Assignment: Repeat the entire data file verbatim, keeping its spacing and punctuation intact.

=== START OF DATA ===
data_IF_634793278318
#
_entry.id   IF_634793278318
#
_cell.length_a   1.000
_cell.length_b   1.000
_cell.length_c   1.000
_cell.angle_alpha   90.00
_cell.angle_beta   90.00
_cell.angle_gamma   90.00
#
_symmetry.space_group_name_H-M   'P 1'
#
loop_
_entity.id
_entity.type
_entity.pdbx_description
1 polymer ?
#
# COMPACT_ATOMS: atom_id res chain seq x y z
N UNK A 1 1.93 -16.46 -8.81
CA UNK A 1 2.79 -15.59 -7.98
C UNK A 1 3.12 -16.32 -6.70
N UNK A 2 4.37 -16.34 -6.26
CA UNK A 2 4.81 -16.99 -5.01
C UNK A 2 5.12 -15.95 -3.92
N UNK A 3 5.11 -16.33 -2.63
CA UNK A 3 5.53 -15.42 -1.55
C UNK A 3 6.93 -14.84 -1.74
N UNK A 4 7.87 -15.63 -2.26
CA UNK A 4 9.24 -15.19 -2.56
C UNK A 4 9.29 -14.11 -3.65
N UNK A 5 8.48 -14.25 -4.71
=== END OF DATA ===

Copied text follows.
data_IF_634793278318
#
_entry.id   IF_634793278318
#
_cell.length_a   1.000
_cell.length_b   1.000
_cell.length_c   1.000
_cell.angle_alpha   90.00
_cell.angle_beta   90.00
_cell.angle_gamma   90.00
#
_symmetry.space_group_name_H-M   'P 1'
#
loop_
_entity.id
_entity.type
_entity.pdbx_description
1 polymer ?
#
# COMPACT_ATOMS: atom_id res chain seq x y z
N UNK A 1 1.93 -16.46 -8.81
CA UNK A 1 2.79 -15.59 -7.98
C UNK A 1 3.12 -16.32 -6.70
N UNK A 2 4.37 -16.34 -6.26
CA UNK A 2 4.81 -16.99 -5.01
C UNK A 2 5.12 -15.95 -3.92
N UNK A 3 5.11 -16.33 -2.63
CA UNK A 3 5.53 -15.42 -1.55
C UNK A 3 6.93 -14.84 -1.74
N UNK A 4 7.87 -15.63 -2.26
CA UNK A 4 9.24 -15.19 -2.56
C UNK A 4 9.29 -14.11 -3.65
N UNK A 5 8.48 -14.25 -4.71